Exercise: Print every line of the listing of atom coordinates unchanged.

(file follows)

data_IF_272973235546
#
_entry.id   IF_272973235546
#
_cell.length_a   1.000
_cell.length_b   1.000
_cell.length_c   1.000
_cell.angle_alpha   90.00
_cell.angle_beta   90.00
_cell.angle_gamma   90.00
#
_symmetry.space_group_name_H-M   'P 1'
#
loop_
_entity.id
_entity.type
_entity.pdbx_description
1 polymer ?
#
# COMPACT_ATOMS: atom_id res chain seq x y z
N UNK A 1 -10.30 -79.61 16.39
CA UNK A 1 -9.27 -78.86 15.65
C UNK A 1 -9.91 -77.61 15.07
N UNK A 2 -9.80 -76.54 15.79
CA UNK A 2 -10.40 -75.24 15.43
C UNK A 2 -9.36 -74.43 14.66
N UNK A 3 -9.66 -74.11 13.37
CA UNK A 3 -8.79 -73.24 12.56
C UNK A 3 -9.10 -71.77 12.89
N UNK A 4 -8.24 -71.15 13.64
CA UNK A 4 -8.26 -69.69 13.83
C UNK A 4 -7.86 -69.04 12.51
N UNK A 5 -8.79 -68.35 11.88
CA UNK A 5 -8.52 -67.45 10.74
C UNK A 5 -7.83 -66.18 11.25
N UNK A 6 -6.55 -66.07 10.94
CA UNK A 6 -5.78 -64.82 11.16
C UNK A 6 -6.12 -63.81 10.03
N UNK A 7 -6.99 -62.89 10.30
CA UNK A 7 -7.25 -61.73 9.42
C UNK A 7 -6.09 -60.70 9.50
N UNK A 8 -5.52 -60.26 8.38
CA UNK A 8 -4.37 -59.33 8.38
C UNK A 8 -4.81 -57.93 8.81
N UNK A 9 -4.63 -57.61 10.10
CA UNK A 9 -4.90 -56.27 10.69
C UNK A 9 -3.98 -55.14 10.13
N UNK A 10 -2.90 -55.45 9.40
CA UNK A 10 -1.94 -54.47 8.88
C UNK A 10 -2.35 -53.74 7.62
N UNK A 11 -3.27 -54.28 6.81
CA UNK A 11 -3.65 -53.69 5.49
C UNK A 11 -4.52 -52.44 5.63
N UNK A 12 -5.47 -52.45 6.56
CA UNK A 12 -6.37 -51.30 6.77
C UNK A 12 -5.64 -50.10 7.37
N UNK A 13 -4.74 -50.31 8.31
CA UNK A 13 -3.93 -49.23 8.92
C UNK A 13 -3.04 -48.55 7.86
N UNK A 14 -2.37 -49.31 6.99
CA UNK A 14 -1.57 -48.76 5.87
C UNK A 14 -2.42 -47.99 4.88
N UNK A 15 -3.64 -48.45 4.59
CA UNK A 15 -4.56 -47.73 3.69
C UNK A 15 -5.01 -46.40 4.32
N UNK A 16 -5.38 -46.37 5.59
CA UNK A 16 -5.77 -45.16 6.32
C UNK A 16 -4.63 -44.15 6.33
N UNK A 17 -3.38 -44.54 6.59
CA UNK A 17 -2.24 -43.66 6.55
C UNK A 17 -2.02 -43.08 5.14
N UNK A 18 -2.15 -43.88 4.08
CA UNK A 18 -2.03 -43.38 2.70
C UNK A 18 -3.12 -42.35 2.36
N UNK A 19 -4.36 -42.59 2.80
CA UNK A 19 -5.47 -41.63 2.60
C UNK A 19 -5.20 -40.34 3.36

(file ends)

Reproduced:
data_IF_272973235546
#
_entry.id   IF_272973235546
#
_cell.length_a   1.000
_cell.length_b   1.000
_cell.length_c   1.000
_cell.angle_alpha   90.00
_cell.angle_beta   90.00
_cell.angle_gamma   90.00
#
_symmetry.space_group_name_H-M   'P 1'
#
loop_
_entity.id
_entity.type
_entity.pdbx_description
1 polymer ?
#
# COMPACT_ATOMS: atom_id res chain seq x y z
N UNK A 1 -10.30 -79.61 16.39
CA UNK A 1 -9.27 -78.86 15.65
C UNK A 1 -9.91 -77.61 15.07
N UNK A 2 -9.80 -76.54 15.79
CA UNK A 2 -10.40 -75.24 15.43
C UNK A 2 -9.36 -74.43 14.66
N UNK A 3 -9.66 -74.11 13.37
CA UNK A 3 -8.79 -73.24 12.56
C UNK A 3 -9.10 -71.77 12.89
N UNK A 4 -8.24 -71.15 13.64
CA UNK A 4 -8.26 -69.69 13.83
C UNK A 4 -7.86 -69.04 12.51
N UNK A 5 -8.79 -68.35 11.88
CA UNK A 5 -8.52 -67.45 10.74
C UNK A 5 -7.83 -66.18 11.25
N UNK A 6 -6.55 -66.07 10.94
CA UNK A 6 -5.78 -64.82 11.16
C UNK A 6 -6.12 -63.81 10.03
N UNK A 7 -6.99 -62.89 10.30
CA UNK A 7 -7.25 -61.73 9.42
C UNK A 7 -6.09 -60.70 9.50
N UNK A 8 -5.52 -60.26 8.38
CA UNK A 8 -4.37 -59.33 8.38
C UNK A 8 -4.81 -57.93 8.81
N UNK A 9 -4.63 -57.61 10.10
CA UNK A 9 -4.90 -56.27 10.69
C UNK A 9 -3.98 -55.14 10.13
N UNK A 10 -2.90 -55.45 9.40
CA UNK A 10 -1.94 -54.47 8.88
C UNK A 10 -2.35 -53.74 7.62
N UNK A 11 -3.27 -54.28 6.81
CA UNK A 11 -3.65 -53.69 5.49
C UNK A 11 -4.52 -52.44 5.63
N UNK A 12 -5.47 -52.45 6.56
CA UNK A 12 -6.37 -51.30 6.77
C UNK A 12 -5.64 -50.10 7.37
N UNK A 13 -4.74 -50.31 8.31
CA UNK A 13 -3.93 -49.23 8.92
C UNK A 13 -3.04 -48.55 7.86
N UNK A 14 -2.37 -49.31 6.99
CA UNK A 14 -1.57 -48.76 5.87
C UNK A 14 -2.42 -47.99 4.88
N UNK A 15 -3.64 -48.45 4.59
CA UNK A 15 -4.56 -47.73 3.69
C UNK A 15 -5.01 -46.40 4.32
N UNK A 16 -5.38 -46.37 5.59
CA UNK A 16 -5.77 -45.16 6.32
C UNK A 16 -4.63 -44.15 6.33
N UNK A 17 -3.38 -44.54 6.59
CA UNK A 17 -2.24 -43.66 6.55
C UNK A 17 -2.02 -43.08 5.14
N UNK A 18 -2.15 -43.88 4.08
CA UNK A 18 -2.03 -43.38 2.70
C UNK A 18 -3.12 -42.35 2.36
N UNK A 19 -4.36 -42.59 2.80
CA UNK A 19 -5.47 -41.63 2.60
C UNK A 19 -5.20 -40.34 3.36